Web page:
Advice: Wish my wife would cover upPosted: February 7, 2013
Dear Love Inshallah,
My wife is a beautiful, smart and desirable woman. She wears low-cut, tight blouses and skirts that end just below the knees. She laughs and converses with men at social events that we attend together. I get uncomfortable when other guys stare at or talk to her. I’ve explained this to my wife but she just gets upset and tells me that I have no reason to be insecure. I don’t think this is Islamic or fair for me to watch as other guys check her out. What should I do?
Wish my wife would cover up
Shy Desi Boy replies:
When I started writing this column, I made a decision that these columns would not offer a virtual hug. But, sometimes, a virtual slap is in order and that, Wish my wife could cover up, is what I am giving you right now.
You are “uncomfortable when other guys stare or talk to your wife”? Say what?
So when you go out with your wife, do you just expect (or want) people to pretend she is not there?
Even if this is something you want, is this fair to her? You wife is, after all, beautiful and smart—these are your own words. Why would you not want others to engage her in conversation? It seems to me the issue here is control: you are exercising an unfair—and heck, I will just say it, un-Islamic—amount of control over your wife.
Now as for what she wears, consider this: when a women walks in public and is taunted by sexual advances or stares, we men have a tendency to do one of two things: 1) blame the women for what she is wearing/doing, or 2) insist that the women do not go out at all.
This attitude deflects attention and culpability off of men and places the burden squarely on women. The question we should ask instead is this: how can we men curb men from behaving like jerks?
I am not sure I know the solution but an important step is to grant women greater (not lesser) autonomy and for each of us men to examine how we look at women.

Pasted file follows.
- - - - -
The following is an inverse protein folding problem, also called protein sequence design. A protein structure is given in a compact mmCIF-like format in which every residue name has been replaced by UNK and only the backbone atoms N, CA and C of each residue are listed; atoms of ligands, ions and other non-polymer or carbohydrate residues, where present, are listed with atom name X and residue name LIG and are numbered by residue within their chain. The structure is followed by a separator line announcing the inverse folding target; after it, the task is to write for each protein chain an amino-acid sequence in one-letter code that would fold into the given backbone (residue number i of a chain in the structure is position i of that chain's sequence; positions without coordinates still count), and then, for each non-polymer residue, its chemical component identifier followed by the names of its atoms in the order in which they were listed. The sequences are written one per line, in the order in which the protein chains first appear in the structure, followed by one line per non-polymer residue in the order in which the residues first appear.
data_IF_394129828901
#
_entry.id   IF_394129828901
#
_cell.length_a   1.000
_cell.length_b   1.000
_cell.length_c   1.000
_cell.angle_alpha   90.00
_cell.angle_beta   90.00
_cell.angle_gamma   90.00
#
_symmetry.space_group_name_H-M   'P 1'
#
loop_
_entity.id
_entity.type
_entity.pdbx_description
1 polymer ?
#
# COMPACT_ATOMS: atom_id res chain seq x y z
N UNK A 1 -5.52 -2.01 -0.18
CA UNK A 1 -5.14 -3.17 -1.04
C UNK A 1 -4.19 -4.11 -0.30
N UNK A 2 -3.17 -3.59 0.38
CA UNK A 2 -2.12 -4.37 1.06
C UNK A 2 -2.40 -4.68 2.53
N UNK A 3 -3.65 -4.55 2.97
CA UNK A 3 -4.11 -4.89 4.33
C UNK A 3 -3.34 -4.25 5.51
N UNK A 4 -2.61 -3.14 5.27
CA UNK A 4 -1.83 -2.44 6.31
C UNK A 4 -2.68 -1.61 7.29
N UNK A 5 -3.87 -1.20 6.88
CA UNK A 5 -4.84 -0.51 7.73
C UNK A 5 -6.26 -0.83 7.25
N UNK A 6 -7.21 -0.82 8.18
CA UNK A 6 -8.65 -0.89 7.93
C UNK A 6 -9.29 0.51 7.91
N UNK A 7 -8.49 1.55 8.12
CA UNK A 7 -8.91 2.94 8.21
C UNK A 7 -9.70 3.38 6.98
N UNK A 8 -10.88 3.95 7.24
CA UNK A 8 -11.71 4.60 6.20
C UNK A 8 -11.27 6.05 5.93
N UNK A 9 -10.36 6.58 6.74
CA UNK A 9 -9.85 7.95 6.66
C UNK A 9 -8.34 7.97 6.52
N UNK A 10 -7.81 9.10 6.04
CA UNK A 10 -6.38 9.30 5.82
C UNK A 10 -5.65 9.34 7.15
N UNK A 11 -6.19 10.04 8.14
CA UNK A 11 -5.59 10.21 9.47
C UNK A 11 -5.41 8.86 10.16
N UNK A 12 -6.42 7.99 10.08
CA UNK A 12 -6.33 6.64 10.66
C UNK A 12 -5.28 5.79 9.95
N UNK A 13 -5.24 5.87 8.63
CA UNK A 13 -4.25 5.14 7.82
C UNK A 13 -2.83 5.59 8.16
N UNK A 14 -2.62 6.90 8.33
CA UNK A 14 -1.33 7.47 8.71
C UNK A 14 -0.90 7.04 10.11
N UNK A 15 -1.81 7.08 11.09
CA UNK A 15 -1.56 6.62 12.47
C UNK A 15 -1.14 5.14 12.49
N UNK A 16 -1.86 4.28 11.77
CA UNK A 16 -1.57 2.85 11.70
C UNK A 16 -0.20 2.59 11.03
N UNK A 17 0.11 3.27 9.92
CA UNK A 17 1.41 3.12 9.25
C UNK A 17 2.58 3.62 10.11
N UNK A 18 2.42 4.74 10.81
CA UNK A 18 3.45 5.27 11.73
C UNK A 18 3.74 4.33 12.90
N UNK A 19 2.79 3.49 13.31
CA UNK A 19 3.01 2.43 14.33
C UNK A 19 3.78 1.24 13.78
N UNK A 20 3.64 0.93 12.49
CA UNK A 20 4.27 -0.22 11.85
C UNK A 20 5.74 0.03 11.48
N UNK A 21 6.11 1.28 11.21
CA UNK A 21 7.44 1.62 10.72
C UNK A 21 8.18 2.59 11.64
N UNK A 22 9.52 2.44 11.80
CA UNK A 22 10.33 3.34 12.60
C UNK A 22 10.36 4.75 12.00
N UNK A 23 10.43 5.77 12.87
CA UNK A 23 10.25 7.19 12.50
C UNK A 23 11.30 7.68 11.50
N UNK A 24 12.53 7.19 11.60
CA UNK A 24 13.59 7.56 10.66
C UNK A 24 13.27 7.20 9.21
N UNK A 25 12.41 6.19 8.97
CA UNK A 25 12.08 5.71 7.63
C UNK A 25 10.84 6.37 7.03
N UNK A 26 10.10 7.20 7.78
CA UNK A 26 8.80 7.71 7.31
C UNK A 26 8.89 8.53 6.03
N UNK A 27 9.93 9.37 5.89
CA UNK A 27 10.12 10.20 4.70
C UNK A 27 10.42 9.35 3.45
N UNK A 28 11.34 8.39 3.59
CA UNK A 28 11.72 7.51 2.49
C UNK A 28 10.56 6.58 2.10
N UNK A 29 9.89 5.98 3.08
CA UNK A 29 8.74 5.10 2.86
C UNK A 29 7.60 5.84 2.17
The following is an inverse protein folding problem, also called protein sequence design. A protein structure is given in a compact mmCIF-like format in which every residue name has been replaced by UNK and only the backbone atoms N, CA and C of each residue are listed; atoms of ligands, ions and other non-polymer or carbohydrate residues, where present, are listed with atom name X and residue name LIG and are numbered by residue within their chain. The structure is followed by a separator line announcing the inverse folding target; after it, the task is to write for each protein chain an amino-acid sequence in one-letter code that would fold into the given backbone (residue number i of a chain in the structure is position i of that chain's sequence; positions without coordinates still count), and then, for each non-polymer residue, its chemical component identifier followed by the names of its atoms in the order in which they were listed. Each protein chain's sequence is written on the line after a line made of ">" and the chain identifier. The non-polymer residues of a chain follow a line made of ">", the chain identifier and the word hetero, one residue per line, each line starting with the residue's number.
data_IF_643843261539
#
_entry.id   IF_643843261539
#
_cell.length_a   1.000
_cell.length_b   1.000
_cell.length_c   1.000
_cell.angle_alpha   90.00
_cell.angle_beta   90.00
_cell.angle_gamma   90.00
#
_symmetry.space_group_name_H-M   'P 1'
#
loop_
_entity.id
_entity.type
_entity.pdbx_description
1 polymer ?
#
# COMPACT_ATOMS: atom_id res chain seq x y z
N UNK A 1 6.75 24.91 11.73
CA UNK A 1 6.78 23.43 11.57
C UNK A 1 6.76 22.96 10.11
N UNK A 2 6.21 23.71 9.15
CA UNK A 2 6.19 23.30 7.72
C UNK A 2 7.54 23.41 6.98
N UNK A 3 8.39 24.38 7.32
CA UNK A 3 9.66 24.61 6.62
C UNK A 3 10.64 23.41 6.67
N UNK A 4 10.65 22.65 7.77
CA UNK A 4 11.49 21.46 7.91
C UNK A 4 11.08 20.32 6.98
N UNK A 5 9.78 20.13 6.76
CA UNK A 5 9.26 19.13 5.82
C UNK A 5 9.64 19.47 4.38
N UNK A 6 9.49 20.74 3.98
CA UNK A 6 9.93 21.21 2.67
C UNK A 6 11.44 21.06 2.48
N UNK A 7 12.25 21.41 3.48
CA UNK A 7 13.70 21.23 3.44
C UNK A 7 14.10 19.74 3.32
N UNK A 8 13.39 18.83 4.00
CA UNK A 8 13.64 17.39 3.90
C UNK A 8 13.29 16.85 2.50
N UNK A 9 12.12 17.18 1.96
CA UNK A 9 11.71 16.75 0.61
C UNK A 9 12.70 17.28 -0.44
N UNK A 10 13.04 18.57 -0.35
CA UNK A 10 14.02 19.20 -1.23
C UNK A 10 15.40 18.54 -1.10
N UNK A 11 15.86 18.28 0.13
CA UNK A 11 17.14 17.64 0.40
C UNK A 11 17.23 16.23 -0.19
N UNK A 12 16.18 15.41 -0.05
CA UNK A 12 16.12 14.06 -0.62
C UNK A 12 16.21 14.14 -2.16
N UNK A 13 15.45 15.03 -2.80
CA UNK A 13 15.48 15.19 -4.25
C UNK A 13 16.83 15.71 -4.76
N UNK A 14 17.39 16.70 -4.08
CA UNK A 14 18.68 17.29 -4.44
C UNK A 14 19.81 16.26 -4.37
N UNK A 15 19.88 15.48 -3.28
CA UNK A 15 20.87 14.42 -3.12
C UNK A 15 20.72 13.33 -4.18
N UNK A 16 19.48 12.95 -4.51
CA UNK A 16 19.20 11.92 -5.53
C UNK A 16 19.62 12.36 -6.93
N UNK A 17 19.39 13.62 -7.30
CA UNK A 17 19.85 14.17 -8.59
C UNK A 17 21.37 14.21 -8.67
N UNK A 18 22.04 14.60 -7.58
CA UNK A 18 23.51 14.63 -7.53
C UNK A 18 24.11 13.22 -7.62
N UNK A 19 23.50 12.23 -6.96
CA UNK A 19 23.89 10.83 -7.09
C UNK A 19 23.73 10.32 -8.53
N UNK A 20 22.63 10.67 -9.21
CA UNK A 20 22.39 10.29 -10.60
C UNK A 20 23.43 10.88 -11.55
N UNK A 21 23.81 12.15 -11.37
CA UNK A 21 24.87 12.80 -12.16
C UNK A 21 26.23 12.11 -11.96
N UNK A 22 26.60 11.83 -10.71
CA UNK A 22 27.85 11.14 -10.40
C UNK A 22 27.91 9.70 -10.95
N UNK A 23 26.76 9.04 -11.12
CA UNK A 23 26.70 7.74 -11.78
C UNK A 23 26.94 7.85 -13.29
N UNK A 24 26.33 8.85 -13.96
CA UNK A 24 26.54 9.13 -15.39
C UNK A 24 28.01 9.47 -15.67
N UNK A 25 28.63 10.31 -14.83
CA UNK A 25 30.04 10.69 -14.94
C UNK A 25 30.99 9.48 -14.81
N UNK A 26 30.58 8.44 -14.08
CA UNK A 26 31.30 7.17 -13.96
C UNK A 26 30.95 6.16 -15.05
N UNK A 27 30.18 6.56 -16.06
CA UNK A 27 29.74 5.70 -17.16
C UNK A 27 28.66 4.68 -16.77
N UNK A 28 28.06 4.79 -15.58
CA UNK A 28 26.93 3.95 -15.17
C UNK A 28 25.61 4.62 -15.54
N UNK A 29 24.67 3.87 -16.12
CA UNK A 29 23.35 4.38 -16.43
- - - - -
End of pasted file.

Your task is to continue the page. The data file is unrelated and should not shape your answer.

If you are out with your wife and you find men staring at her, you should not be angry with your wife. You should be angry about why so many men think it is not a form of sexual harassment to violate a woman’s body with their eyes.
We live in a curious society: we Muslim men often extol the virtue of wearing hijab and yet I know plenty of hijab wearing Muslim women who say Muslim guys do not find them attractive because of their hijab. How many times have I heard Muslim men say: “I respect the hijab but I do not want my wife to wear it.”
Conversely I know some Muslim women who tell me Muslim guys assume they are “irreligious” because they wear skirts or tank tops.
We men have no idea what women go through. We also have no idea why a woman decides to wear what she wears. It might be that your wife dresses the way she does because she wants to feel good about herself, or she likes the way she looks in a certain skirt, or she wants to feel sexy (and there is nothing wrong with that), or maybe she likes that others pay attention to her when she dresses like that (in way, ahem, that you do not pay attention to her). Or perhaps it may be none of the above.
The real question to ask is this: what makes you insecure?
I find that many men often object to something their wife does and then later find an Islamic justification for their views. Seems to be me you are doing this right now.